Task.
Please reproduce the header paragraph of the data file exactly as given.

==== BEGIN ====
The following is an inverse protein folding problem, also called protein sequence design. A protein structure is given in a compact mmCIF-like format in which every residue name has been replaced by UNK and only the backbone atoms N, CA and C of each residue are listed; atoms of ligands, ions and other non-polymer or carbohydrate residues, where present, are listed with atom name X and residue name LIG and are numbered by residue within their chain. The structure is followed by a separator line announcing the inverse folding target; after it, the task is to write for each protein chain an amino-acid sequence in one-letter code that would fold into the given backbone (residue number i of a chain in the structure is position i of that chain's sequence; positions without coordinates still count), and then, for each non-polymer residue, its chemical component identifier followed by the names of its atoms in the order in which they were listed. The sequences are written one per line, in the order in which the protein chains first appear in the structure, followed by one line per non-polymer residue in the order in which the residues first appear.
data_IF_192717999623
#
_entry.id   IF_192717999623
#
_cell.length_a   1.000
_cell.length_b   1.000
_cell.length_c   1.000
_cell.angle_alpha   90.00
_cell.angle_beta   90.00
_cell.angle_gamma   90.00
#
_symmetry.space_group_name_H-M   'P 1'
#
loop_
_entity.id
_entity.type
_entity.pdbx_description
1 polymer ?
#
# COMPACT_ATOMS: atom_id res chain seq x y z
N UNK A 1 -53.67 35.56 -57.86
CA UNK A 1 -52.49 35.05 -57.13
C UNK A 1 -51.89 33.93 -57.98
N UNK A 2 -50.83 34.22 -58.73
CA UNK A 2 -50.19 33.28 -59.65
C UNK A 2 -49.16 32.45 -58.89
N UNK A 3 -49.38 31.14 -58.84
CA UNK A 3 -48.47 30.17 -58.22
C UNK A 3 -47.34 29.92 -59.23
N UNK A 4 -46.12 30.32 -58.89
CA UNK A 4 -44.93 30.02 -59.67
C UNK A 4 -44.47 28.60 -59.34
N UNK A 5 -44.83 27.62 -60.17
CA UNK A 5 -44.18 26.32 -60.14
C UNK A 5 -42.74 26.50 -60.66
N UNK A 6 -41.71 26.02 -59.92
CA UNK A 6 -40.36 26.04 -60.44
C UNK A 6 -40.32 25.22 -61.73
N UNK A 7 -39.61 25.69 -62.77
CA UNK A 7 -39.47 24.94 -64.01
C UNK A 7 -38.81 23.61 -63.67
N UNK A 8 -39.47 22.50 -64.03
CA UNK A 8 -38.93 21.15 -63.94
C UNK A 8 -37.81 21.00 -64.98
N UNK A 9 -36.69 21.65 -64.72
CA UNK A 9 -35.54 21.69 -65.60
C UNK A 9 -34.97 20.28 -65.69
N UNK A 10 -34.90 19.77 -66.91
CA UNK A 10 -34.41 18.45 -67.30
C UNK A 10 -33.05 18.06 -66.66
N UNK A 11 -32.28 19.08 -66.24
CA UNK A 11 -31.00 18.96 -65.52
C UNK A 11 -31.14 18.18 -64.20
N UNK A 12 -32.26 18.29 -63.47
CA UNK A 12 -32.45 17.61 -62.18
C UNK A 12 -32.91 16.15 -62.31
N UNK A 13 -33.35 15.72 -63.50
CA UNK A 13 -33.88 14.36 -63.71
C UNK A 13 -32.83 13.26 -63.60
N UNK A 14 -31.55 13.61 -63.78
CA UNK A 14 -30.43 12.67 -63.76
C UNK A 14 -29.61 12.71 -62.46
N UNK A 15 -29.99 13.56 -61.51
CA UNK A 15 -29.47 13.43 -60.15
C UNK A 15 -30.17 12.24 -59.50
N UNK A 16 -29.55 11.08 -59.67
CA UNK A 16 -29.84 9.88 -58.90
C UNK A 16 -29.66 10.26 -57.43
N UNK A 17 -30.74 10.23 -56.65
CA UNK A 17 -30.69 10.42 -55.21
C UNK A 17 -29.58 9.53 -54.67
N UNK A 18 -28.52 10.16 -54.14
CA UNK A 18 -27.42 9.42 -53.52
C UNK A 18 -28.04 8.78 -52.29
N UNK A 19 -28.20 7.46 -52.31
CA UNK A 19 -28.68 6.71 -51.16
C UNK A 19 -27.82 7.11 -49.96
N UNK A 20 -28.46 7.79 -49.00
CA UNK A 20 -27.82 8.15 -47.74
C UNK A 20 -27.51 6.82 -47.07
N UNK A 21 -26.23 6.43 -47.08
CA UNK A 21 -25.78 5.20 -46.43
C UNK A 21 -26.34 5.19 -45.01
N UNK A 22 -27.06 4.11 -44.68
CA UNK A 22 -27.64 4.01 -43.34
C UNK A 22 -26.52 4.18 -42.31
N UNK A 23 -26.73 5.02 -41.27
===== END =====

The following is an inverse protein folding problem, also called protein sequence design. A protein structure is given in a compact mmCIF-like format in which every residue name has been replaced by UNK and only the backbone atoms N, CA and C of each residue are listed; atoms of ligands, ions and other non-polymer or carbohydrate residues, where present, are listed with atom name X and residue name LIG and are numbered by residue within their chain. The structure is followed by a separator line announcing the inverse folding target; after it, the task is to write for each protein chain an amino-acid sequence in one-letter code that would fold into the given backbone (residue number i of a chain in the structure is position i of that chain's sequence; positions without coordinates still count), and then, for each non-polymer residue, its chemical component identifier followed by the names of its atoms in the order in which they were listed. The sequences are written one per line, in the order in which the protein chains first appear in the structure, followed by one line per non-polymer residue in the order in which the residues first appear.